decorative schemes suggests that he regarded the
villa and its garden as single entity.

Features employed within the villa is reflected in


the garden.

To Burlington the primitive Tuscan order was


associated with the use of trees as columns in
ancient building.

The design of the rooms Lord Burlington used


different geometric shapes , some with coved
ceiling.

CHISWICK HOUSE

Such variety in different spatial forms, many derived


from Palladios reconstruction of ancient Roman
buildings.

Ground floor: domestic and commercial activities.

Piano noble: for entertainment.

Many of the most important rooms were situated on


the piano noble and consisted of eight rooms.

The rooms on this floor were either composite or


Corinthian order.

In contrast the ground floor of the villa was always


intended to be plain and unadorned.

It had a low ceiling and little carving and gilding.

Its room were for business.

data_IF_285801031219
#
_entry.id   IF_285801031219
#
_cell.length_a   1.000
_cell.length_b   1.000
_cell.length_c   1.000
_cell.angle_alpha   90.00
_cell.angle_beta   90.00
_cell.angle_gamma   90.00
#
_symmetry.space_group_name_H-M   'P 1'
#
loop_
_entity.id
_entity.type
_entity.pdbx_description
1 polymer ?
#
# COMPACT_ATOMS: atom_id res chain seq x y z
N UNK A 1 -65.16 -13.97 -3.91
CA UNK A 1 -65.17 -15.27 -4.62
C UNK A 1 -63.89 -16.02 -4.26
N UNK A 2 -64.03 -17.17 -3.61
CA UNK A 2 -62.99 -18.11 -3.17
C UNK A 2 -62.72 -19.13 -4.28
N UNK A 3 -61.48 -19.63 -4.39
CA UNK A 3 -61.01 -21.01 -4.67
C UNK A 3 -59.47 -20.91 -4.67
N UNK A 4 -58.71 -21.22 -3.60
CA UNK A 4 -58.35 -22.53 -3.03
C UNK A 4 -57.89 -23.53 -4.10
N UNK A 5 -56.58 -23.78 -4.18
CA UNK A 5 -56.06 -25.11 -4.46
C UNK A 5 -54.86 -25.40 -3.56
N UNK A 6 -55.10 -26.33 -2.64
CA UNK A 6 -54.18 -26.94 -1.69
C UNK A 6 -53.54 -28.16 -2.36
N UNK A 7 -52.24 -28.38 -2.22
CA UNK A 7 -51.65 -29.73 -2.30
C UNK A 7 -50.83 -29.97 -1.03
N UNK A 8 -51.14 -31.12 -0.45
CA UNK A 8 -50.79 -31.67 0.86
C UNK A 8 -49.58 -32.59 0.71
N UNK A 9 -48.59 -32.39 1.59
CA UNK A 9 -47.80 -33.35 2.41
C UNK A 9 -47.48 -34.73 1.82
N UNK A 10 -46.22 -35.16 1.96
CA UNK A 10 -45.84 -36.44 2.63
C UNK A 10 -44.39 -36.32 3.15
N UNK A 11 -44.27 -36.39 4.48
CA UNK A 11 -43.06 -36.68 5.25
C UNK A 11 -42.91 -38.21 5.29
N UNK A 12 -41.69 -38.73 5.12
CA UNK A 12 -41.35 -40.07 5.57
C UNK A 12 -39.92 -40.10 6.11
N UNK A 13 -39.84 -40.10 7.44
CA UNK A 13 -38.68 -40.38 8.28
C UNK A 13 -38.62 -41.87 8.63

Tuscan order was used for Ground floor.

The upper tribunal or the domed hall is an octagonal


room surmounted by dome.

The tripartite series of rooms over looking the garden


called as Gallery rooms.

Pillared drawing room built to attach the new Villa to


the old Jacobean house.

The rooms were divided into three sections by the


inclusion of unfluted Corinthian pillars which support
an elaborate Corinthian entablature and ceiling.

The gardens were inspired by the architecture of


ancient Rome combined with the influence of
contemporary poetry and theatre design.

CHISWICK HOUSE

MEREWORTH CASTLE

MEREWORTH CASTLE

English Palladian architects drew inspiration from the work of the Italian architect Andrea
Palladio.

They particularly were attracted by his designs of country villa.

Palladios most distinctive villa is the so called villa Rotunda centrally planned, this was much
imitated through adapted to suit English life.